The People Demand Social Justice

And Israeli activist Melanie Takefman (’07) is helping them get it.

By Corinne Steinbrenner

Protesters wave signs and pitch tents in city squares in hopes of drawing attention to corruption, the ever-rising cost of living and the widening gap between rich and poor. While this may sound like America’s recent Occupy movement, these tent-filled parks were actually in Tel Aviv, Jerusalem and Haifa, and the complaints were aimed not at bankers on Wall Street but at politicians in the Israeli Knesset.

In July 2011—two months before the first Occupy Wall Street encampment appeared in Manhattan—a group of young Israelis coordinated their efforts via Facebook and then set up tents along Tel Aviv’s Rothschild Boulevard to protest the high cost of Israeli housing. Similar tent cities soon sprang up across the country, and in early August an estimated 300,000 Israelis (out of a population of 7.5 million) took to the streets of their cities in a mass demonstration against rising costs and shrinking social services. Their rallying cry: “The people demand social justice.”

“It was fantastic, fantastic news,” says Melanie Takefman (’07). “All the things I’d been working on for so long that no one wanted to listen to—finally people had woken up and realized there was a major problem.”

Melanie Takefman

Melanie Takefman (’07). Photos courtesy of Melanie Takefman.

A longtime activist for social causes, Takefman worked from 2007 to late 2010 at Israel’s oldest and largest human rights organization, the Association for Civil Rights in Israel (ACRI). The association advocates for social justice issues such as freedom of expression, access to housing and health care, and the rights of women, migrant workers and Arab citizens of Israel. Takefman compares ACRI to the American Civil Liberties Union. “It’s a very good organization; it’s very respected,” she says, adding with a laugh that “everyone hates ACRI, so that means they’re doing a good job.” Takefman filled many roles at ACRI, including heading up its outreach to the international media, trying to attract foreign journalists to a variety of human rights issues within Israel.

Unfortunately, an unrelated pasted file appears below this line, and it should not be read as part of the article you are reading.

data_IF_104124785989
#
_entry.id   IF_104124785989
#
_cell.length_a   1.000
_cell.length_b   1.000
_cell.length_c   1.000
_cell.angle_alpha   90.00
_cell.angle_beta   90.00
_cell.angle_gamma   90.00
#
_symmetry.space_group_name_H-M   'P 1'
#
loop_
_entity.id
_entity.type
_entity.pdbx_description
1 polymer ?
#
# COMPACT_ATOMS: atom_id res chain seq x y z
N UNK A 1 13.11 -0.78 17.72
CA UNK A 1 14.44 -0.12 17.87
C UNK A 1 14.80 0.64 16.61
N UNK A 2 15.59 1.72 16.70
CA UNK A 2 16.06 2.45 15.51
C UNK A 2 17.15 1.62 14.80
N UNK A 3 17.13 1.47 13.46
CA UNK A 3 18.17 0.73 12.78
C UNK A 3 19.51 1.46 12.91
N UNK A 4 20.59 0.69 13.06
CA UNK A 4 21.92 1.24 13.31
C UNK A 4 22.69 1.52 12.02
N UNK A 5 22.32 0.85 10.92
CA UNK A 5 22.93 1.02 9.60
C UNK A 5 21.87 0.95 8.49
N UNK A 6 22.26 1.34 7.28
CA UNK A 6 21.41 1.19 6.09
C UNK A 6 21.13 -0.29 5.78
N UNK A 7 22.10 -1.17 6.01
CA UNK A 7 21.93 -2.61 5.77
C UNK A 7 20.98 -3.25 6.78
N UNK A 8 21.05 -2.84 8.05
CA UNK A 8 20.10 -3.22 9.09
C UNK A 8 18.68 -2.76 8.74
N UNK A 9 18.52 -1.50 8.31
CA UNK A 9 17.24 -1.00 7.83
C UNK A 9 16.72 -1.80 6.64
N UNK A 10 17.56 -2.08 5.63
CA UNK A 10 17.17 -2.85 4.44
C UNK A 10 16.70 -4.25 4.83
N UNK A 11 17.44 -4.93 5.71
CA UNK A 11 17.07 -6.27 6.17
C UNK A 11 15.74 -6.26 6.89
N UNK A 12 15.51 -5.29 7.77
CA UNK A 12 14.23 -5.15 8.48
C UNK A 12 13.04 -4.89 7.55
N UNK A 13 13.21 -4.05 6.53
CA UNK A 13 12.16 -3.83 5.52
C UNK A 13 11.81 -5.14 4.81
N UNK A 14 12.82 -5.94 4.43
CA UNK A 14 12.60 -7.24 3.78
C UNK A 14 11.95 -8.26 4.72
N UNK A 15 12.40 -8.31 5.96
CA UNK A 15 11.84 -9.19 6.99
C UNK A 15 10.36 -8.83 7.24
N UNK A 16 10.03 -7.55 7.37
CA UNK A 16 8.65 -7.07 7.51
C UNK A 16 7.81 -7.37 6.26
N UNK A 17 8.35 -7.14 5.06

A native of Canada whose grandparents are Holocaust survivors, Takefman first moved to Israel in 2003, after graduating from Montreal’s McGill University and then spending a year volunteering in Bolivia. She landed a summer internship at The Media Line, a nonprofit American news agency headquartered in Jerusalem, and then decided to stay in Israel when the agency offered her a full-time reporting job. She also picked up work as a copy editor for the Jerusalem Post.

“I had this very idealistic and idyllic image of Israel until I started living there, when my work as a journalist really shattered those ideals, and I realized there were a lot of problems in Israel and a lot of injustices.”

“I had this very idealistic and idyllic image of Israel until then, until I started living there,” she says. “My work as a journalist really shattered those ideals, and I realized there were a lot of problems in Israel and a lot of injustices.” Takefman felt the Israeli government was neglecting the rights of women, of Israel’s Bedouin community and of Palestinians. “And I realized that I didn’t want to be quote-unquote objective,” she says. “I wanted to be active.”

So Takefman quit her journalism jobs and moved temporarily to the United States to earn a master’s degree in public relations at COM, with an emphasis in nonprofit PR. When she finished the three-semester program, she moved back to Israel and, armed with her new skills in strategic communication, took a job with ACRI.